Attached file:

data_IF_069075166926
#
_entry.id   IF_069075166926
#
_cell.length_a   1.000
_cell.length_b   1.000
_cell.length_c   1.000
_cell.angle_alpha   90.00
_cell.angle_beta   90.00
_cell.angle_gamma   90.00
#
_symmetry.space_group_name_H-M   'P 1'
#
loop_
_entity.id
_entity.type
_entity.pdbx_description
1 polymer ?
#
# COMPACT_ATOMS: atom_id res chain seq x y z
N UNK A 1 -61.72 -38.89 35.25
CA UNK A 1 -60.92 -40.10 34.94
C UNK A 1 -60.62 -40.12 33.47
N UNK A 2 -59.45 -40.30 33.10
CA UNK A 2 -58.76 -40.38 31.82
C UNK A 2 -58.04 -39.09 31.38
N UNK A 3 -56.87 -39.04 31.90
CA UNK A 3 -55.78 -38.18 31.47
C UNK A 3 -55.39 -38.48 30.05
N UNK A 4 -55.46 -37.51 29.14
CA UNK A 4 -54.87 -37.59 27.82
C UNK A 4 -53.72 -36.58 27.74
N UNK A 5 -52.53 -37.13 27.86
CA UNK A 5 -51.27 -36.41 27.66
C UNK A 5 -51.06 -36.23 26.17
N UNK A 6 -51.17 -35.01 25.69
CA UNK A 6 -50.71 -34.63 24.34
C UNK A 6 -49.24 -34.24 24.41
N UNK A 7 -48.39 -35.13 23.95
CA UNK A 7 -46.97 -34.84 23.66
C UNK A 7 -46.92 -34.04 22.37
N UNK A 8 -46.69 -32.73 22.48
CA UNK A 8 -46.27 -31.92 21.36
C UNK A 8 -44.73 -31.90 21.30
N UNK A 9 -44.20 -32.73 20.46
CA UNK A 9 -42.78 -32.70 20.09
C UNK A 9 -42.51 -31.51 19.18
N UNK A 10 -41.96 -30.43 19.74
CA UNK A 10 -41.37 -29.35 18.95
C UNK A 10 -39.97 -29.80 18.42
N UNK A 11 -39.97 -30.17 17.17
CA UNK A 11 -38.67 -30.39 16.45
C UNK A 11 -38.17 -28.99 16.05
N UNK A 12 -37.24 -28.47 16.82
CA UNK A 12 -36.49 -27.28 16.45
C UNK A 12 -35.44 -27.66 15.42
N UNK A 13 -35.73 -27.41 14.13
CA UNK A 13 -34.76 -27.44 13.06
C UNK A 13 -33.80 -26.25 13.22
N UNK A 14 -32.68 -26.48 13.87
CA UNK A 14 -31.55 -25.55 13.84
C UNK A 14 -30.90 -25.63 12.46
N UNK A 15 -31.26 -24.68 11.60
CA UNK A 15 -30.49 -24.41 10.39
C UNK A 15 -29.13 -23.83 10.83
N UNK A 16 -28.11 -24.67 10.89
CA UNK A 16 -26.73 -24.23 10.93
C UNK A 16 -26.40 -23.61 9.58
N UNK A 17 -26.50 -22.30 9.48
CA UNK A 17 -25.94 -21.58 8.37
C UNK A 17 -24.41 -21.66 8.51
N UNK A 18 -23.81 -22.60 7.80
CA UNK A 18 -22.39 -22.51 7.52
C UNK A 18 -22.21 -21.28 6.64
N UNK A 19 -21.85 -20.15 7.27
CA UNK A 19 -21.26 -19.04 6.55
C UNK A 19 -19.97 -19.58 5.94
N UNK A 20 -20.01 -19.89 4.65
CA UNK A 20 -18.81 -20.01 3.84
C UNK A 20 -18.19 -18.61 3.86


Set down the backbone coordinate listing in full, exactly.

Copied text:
data_IF_069075166926
#
_entry.id   IF_069075166926
#
_cell.length_a   1.000
_cell.length_b   1.000
_cell.length_c   1.000
_cell.angle_alpha   90.00
_cell.angle_beta   90.00
_cell.angle_gamma   90.00
#
_symmetry.space_group_name_H-M   'P 1'
#
loop_
_entity.id
_entity.type
_entity.pdbx_description
1 polymer ?
#
# COMPACT_ATOMS: atom_id res chain seq x y z
N UNK A 1 -61.72 -38.89 35.25
CA UNK A 1 -60.92 -40.10 34.94
C UNK A 1 -60.62 -40.12 33.47
N UNK A 2 -59.45 -40.30 33.10
CA UNK A 2 -58.76 -40.38 31.82
C UNK A 2 -58.04 -39.09 31.38
N UNK A 3 -56.87 -39.04 31.90
CA UNK A 3 -55.78 -38.18 31.47
C UNK A 3 -55.39 -38.48 30.05
N UNK A 4 -55.46 -37.51 29.14
CA UNK A 4 -54.87 -37.59 27.82
C UNK A 4 -53.72 -36.58 27.74
N UNK A 5 -52.53 -37.13 27.86
CA UNK A 5 -51.27 -36.41 27.66
C UNK A 5 -51.06 -36.23 26.17
N UNK A 6 -51.17 -35.01 25.69
CA UNK A 6 -50.71 -34.63 24.34
C UNK A 6 -49.24 -34.24 24.41
N UNK A 7 -48.39 -35.13 23.95
CA UNK A 7 -46.97 -34.84 23.66
C UNK A 7 -46.92 -34.04 22.37
N UNK A 8 -46.69 -32.73 22.48
CA UNK A 8 -46.27 -31.92 21.36
C UNK A 8 -44.73 -31.90 21.30
N UNK A 9 -44.20 -32.73 20.46
CA UNK A 9 -42.78 -32.70 20.09
C UNK A 9 -42.51 -31.51 19.18
N UNK A 10 -41.96 -30.43 19.74
CA UNK A 10 -41.37 -29.35 18.95
C UNK A 10 -39.97 -29.80 18.42
N UNK A 11 -39.97 -30.17 17.17
CA UNK A 11 -38.67 -30.39 16.45
C UNK A 11 -38.17 -28.99 16.05
N UNK A 12 -37.24 -28.47 16.82
CA UNK A 12 -36.49 -27.28 16.45
C UNK A 12 -35.44 -27.66 15.42
N UNK A 13 -35.73 -27.41 14.13
CA UNK A 13 -34.76 -27.44 13.06
C UNK A 13 -33.80 -26.25 13.22
N UNK A 14 -32.68 -26.48 13.87
CA UNK A 14 -31.55 -25.55 13.84
C UNK A 14 -30.90 -25.63 12.46
N UNK A 15 -31.26 -24.68 11.60
CA UNK A 15 -30.49 -24.41 10.39
C UNK A 15 -29.13 -23.83 10.83
N UNK A 16 -28.11 -24.67 10.89
CA UNK A 16 -26.73 -24.23 10.93
C UNK A 16 -26.40 -23.61 9.58
N UNK A 17 -26.50 -22.30 9.48
CA UNK A 17 -25.94 -21.58 8.37
C UNK A 17 -24.41 -21.66 8.51
N UNK A 18 -23.81 -22.60 7.80
CA UNK A 18 -22.39 -22.51 7.52
C UNK A 18 -22.21 -21.28 6.64
N UNK A 19 -21.85 -20.15 7.27
CA UNK A 19 -21.26 -19.04 6.55
C UNK A 19 -19.97 -19.58 5.94
N UNK A 20 -20.01 -19.89 4.65
CA UNK A 20 -18.81 -20.01 3.84
C UNK A 20 -18.19 -18.61 3.86